Internet Explorer is gone: Many of us abandoned Internet Explorer long ago in favor of Firefox or Chrome.  I think it is funny that now even Microsoft is abandoning it. Internet Explorer was a key component in the anti-trust lawsuit in the 1990s. And it didn’t just create problems for Microsoft, it created some problems for users and web designers. Internet Explorer did not follow web standards.  If you look at the coding for a web page, you will often see code that is present just to make the website work with Internet Explorer.  Also it was outfitted with so much power that simply visiting a bad website in certain situations could bring malware into your computer. 

Do unexpected things with Edge: Before I talk about IE’s replacement, I have to mention an MS quirk. They haven’t mastered how to name things. Often Microsoft will name a product, and then call it another name later. (Windows Defender became Microsoft Security Essentials) Or they’ll change the name (Sky Drive became One Drive),  but forget to change the name everywhere (so One Drive’s folder was still called “Sky Drive”). Sometimes they’ll name a product (MS Groove was the name for their collaboration service) rename it, and then loves the old name so much, that they re-use it for something completely different!  So MS Groove became Share Point, and was discontinued.  And Xbox Music, which is similar to itunes, and does NOT need an Xbox to work, was not changed, but it was renamed to Groove.  Well.. why do I mention this? MS has taken their naming philosophy to icons.  If the browser icon looks the same, it must be a different program?  YES. You will find an icon with a lower case “e”. But while the icon remains the same, the browser is quite different, its new name is “Edge”.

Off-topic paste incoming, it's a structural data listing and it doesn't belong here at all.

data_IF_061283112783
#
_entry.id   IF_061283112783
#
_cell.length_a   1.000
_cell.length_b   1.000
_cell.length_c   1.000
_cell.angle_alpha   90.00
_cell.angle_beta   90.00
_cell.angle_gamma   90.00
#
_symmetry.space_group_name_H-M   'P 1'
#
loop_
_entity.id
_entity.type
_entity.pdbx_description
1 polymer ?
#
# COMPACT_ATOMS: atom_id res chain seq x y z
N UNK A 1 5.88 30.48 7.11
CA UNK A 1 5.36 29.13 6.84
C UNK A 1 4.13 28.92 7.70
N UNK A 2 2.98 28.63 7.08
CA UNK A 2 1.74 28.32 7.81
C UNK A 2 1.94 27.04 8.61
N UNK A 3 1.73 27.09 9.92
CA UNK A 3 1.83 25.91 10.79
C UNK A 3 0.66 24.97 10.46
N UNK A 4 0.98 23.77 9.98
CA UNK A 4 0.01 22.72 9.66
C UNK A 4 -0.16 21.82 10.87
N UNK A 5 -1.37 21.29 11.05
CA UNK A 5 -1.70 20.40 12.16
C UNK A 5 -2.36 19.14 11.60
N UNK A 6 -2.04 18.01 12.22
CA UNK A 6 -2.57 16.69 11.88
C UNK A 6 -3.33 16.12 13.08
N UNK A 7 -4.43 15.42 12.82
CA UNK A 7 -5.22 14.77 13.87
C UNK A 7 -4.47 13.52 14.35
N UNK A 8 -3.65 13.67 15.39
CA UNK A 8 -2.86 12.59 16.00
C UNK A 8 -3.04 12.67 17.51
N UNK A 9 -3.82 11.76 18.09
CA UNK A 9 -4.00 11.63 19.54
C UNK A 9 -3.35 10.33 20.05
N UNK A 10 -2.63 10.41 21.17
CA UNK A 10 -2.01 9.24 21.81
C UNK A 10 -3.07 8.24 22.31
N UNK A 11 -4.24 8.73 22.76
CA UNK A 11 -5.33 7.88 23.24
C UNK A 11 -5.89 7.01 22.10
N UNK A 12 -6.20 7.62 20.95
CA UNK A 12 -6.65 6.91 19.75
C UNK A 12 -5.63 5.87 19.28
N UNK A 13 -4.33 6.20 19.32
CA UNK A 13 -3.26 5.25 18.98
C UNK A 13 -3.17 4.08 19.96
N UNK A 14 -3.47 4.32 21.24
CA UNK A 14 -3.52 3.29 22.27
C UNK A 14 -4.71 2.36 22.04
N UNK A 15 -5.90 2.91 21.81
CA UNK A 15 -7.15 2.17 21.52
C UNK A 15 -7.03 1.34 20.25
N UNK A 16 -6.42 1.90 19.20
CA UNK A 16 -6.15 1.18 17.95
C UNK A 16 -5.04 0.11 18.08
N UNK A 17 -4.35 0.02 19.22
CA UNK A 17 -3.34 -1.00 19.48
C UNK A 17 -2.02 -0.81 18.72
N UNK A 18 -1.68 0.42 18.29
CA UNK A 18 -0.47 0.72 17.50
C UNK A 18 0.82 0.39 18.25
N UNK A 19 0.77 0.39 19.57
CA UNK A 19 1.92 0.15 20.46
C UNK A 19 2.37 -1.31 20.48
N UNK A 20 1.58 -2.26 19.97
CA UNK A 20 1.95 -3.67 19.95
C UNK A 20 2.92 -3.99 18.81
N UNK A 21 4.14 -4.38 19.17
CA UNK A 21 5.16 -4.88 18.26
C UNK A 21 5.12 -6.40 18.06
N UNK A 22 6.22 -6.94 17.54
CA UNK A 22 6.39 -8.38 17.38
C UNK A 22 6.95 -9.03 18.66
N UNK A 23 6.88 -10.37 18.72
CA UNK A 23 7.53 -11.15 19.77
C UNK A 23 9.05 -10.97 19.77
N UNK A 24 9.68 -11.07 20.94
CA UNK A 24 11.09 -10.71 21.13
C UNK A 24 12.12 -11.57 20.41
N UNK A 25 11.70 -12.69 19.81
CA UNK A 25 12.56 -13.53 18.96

So the replacement is called Edge.    So in this spirit, the icon has a big “e” – so it will make you think it is Internet Explorer. Here is a quick list of improvements. 


At the End of the Day

At the end of the day, Windows 10 is a solid upgrade. I think it’s an improvement over Windows 8.1 and Windows 7. You have up to a year to redeem your free upgrade. And to clarify - if you upgrade this upcoming year you will not be charged for Windows 10 in the future. If you upgrade and there are problems or you don’t like it, you have 30 days to roll it back to what you had before. There’s nothing about Win 10 that should grind your work to a halt, but there might be some bugs and quirks to get used to.  And with any major upgrade, it is advised to back up your data before doing the upgrade. 

My quick take is that if you are on Windows 7, and like it, then there is no reason to move to Windows 10.   If you are on Windows 8 and don’t like it, then you should upgrade to Windows 10.  There are 2 ways to upgrade.  If you want to upgrade your present PC, the best way is probably to wait until Microsoft downloads it automatically, and then tells you that you can upgrade if you wish.   The other way is to proactively install it from a download.   The reason to wait is that Microsoft is aware of the requirements of your computer, and when they tell you you can upgrade, they are supposed to have a good idea that that version of Windows 10 is ready for your computer.